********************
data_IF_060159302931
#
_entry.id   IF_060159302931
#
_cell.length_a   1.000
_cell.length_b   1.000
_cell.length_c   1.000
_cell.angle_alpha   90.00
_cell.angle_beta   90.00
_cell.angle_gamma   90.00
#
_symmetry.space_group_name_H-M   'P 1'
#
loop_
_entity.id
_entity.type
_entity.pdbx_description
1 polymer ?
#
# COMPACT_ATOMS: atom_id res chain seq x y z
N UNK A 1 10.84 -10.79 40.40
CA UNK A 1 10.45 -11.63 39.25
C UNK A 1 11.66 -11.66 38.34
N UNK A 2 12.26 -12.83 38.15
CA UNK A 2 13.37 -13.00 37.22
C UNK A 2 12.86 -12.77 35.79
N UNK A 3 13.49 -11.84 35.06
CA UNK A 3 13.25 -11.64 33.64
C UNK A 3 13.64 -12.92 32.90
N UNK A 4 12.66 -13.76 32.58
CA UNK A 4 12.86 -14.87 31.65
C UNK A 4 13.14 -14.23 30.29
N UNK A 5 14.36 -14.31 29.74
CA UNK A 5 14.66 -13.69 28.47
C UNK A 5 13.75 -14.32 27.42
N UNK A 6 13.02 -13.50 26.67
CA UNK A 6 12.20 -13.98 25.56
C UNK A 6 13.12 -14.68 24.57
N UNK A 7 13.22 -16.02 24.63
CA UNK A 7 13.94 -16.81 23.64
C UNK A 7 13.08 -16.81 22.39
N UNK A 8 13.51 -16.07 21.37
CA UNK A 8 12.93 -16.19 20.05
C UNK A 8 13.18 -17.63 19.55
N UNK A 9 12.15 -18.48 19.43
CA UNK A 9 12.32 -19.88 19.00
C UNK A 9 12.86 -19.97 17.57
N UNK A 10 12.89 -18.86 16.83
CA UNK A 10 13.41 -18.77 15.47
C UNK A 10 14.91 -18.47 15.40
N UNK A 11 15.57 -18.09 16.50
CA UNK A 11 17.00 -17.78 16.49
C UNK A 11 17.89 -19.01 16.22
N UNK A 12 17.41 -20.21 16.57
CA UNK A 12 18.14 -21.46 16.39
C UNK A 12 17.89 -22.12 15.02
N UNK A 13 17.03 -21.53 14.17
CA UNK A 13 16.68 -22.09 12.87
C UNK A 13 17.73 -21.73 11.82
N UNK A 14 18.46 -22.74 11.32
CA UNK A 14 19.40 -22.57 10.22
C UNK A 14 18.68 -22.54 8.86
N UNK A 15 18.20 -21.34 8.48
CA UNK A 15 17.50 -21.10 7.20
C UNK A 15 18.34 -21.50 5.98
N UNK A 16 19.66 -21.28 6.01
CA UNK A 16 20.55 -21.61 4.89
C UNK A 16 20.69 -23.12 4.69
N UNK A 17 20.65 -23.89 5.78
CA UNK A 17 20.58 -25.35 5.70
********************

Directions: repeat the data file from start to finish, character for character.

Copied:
data_IF_060159302931
#
_entry.id   IF_060159302931
#
_cell.length_a   1.000
_cell.length_b   1.000
_cell.length_c   1.000
_cell.angle_alpha   90.00
_cell.angle_beta   90.00
_cell.angle_gamma   90.00
#
_symmetry.space_group_name_H-M   'P 1'
#
loop_
_entity.id
_entity.type
_entity.pdbx_description
1 polymer ?
#
# COMPACT_ATOMS: atom_id res chain seq x y z
N UNK A 1 10.84 -10.79 40.40
CA UNK A 1 10.45 -11.63 39.25
C UNK A 1 11.66 -11.66 38.34
N UNK A 2 12.26 -12.83 38.15
CA UNK A 2 13.37 -13.00 37.22
C UNK A 2 12.86 -12.77 35.79
N UNK A 3 13.49 -11.84 35.06
CA UNK A 3 13.25 -11.64 33.64
C UNK A 3 13.64 -12.92 32.90
N UNK A 4 12.66 -13.76 32.58
CA UNK A 4 12.86 -14.87 31.65
C UNK A 4 13.14 -14.23 30.29
N UNK A 5 14.36 -14.31 29.74
CA UNK A 5 14.66 -13.69 28.47
C UNK A 5 13.75 -14.32 27.42
N UNK A 6 13.02 -13.50 26.67
CA UNK A 6 12.20 -13.98 25.56
C UNK A 6 13.12 -14.68 24.57
N UNK A 7 13.22 -16.02 24.63
CA UNK A 7 13.94 -16.81 23.64
C UNK A 7 13.08 -16.81 22.39
N UNK A 8 13.51 -16.07 21.37
CA UNK A 8 12.93 -16.19 20.05
C UNK A 8 13.18 -17.63 19.55
N UNK A 9 12.15 -18.48 19.43
CA UNK A 9 12.32 -19.88 19.00
C UNK A 9 12.86 -19.97 17.57
N UNK A 10 12.89 -18.86 16.83
CA UNK A 10 13.41 -18.77 15.47
C UNK A 10 14.91 -18.47 15.40
N UNK A 11 15.57 -18.09 16.50
CA UNK A 11 17.00 -17.78 16.49
C UNK A 11 17.89 -19.01 16.22
N UNK A 12 17.41 -20.21 16.57
CA UNK A 12 18.14 -21.46 16.39
C UNK A 12 17.89 -22.12 15.02
N UNK A 13 17.03 -21.53 14.17
CA UNK A 13 16.68 -22.09 12.87
C UNK A 13 17.73 -21.73 11.82
N UNK A 14 18.46 -22.74 11.32
CA UNK A 14 19.40 -22.57 10.22
C UNK A 14 18.68 -22.54 8.86
N UNK A 15 18.20 -21.34 8.48
CA UNK A 15 17.50 -21.10 7.20
C UNK A 15 18.34 -21.50 5.98
N UNK A 16 19.66 -21.28 6.01
CA UNK A 16 20.55 -21.61 4.89
C UNK A 16 20.69 -23.12 4.69
N UNK A 17 20.65 -23.89 5.78
CA UNK A 17 20.58 -25.35 5.70